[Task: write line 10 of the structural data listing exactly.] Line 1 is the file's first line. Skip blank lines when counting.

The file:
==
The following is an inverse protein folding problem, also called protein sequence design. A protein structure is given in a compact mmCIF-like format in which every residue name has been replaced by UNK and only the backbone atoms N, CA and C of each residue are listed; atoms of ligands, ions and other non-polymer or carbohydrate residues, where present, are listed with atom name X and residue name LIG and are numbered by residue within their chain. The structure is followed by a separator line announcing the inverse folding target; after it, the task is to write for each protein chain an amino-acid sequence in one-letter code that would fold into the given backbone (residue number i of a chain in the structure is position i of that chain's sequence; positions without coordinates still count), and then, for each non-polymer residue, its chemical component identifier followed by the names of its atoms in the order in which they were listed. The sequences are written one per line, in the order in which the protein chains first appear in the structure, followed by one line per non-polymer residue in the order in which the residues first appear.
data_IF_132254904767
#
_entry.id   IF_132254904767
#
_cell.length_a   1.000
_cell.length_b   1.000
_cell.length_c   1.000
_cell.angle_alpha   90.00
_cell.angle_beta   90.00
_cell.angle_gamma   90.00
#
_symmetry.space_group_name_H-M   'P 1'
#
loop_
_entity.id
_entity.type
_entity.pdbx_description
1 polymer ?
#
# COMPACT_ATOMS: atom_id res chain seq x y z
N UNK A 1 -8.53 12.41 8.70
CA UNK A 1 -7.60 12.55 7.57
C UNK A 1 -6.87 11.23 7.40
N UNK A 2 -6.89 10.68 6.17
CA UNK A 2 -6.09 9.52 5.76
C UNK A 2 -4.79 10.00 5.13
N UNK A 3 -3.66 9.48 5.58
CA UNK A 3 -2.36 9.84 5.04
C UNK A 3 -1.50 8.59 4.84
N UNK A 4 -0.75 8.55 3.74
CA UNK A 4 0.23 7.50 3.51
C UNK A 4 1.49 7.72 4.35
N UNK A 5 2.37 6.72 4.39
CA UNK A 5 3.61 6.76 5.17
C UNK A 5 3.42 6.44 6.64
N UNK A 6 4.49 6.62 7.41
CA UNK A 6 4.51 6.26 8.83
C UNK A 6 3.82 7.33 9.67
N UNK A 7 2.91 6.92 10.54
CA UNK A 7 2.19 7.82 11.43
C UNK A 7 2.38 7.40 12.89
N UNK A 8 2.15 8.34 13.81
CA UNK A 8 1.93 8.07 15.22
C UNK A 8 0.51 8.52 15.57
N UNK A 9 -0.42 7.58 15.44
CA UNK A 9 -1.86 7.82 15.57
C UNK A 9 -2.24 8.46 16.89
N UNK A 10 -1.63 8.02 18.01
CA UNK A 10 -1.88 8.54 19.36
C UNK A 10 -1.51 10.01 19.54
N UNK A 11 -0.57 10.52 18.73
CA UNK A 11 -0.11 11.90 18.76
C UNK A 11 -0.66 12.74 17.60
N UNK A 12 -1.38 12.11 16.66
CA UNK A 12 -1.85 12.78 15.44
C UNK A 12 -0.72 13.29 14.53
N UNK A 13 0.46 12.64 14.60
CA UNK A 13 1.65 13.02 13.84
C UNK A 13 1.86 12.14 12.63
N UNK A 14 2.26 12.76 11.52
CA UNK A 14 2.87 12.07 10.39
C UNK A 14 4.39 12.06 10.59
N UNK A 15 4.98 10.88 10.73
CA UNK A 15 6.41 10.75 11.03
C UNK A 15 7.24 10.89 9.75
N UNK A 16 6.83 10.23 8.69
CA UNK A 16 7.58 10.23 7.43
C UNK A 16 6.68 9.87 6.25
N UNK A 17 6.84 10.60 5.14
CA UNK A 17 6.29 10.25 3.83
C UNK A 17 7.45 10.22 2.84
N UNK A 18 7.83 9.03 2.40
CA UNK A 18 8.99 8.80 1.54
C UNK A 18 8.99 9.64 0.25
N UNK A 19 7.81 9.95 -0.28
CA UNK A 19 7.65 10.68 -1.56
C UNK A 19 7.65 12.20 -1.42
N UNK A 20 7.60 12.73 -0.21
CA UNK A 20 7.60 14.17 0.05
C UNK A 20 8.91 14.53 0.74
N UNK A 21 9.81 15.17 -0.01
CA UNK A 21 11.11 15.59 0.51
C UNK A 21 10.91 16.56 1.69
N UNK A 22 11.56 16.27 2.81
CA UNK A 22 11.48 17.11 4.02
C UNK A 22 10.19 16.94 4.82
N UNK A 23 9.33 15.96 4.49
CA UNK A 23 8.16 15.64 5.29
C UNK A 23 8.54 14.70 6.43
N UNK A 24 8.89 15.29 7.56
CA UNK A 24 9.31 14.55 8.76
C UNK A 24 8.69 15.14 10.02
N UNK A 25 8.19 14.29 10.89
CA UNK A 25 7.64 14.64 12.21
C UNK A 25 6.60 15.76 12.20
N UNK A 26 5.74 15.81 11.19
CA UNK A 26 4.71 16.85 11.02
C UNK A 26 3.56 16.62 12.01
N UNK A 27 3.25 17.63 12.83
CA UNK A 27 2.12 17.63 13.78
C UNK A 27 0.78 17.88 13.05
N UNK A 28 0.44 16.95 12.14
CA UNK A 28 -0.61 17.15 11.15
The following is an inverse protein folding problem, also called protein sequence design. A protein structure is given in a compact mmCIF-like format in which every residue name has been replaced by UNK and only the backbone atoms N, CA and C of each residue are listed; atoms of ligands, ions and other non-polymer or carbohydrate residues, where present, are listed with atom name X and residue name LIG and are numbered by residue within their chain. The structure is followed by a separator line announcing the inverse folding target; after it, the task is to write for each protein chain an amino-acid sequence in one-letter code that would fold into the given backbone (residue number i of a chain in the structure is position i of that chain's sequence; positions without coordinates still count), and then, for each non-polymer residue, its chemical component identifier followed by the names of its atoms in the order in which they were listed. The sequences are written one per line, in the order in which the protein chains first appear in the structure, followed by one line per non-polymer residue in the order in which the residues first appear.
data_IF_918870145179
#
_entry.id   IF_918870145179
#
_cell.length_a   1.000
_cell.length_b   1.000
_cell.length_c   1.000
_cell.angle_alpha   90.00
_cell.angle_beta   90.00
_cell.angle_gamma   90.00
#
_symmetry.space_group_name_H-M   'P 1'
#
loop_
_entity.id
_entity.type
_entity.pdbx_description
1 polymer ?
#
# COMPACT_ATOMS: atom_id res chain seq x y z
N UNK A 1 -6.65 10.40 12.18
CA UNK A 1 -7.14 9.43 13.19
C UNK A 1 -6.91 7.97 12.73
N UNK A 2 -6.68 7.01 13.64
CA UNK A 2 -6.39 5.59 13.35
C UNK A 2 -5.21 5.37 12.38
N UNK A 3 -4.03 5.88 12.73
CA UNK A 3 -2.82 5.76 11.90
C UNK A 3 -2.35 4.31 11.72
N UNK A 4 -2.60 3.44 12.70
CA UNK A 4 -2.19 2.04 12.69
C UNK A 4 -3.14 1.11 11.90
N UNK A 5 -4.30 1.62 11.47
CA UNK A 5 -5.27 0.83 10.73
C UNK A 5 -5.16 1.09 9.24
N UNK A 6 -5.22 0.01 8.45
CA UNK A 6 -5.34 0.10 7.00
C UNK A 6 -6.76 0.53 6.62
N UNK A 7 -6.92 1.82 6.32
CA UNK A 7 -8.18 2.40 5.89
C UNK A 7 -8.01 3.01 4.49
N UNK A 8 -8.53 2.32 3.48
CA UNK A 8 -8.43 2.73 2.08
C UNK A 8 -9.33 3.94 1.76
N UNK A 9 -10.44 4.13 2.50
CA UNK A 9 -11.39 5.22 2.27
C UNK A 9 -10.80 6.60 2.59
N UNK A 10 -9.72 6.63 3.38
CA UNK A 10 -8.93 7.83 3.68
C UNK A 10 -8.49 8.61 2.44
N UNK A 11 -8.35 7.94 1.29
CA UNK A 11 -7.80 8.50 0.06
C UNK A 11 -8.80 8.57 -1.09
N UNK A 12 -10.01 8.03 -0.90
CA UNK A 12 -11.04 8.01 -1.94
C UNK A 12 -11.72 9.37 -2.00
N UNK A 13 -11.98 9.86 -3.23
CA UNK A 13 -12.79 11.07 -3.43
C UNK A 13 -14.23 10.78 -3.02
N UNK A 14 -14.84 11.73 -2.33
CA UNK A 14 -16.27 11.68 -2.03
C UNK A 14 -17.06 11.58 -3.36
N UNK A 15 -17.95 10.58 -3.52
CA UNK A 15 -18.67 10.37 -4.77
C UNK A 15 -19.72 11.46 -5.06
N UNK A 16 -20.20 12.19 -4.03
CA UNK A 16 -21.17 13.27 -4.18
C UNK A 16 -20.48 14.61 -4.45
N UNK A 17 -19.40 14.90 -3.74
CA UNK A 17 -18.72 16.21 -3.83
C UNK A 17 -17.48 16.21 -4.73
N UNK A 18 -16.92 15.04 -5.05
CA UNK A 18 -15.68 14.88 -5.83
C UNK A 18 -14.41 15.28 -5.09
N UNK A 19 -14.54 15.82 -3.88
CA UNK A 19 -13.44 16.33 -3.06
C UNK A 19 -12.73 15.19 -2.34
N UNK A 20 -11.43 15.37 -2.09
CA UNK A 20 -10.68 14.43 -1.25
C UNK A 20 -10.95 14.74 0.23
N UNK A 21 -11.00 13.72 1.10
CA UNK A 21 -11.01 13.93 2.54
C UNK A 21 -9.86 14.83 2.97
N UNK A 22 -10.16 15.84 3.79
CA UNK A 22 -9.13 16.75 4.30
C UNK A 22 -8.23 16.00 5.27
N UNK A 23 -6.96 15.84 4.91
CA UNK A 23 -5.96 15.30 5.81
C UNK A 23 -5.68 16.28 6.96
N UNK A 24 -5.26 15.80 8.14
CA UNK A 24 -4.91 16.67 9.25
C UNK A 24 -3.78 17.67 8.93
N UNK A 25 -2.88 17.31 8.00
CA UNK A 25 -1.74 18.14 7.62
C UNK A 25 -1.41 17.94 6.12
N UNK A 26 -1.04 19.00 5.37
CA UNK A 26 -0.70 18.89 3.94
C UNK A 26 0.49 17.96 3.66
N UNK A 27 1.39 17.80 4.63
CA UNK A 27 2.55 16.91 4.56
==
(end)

_cell.angle_beta   90.00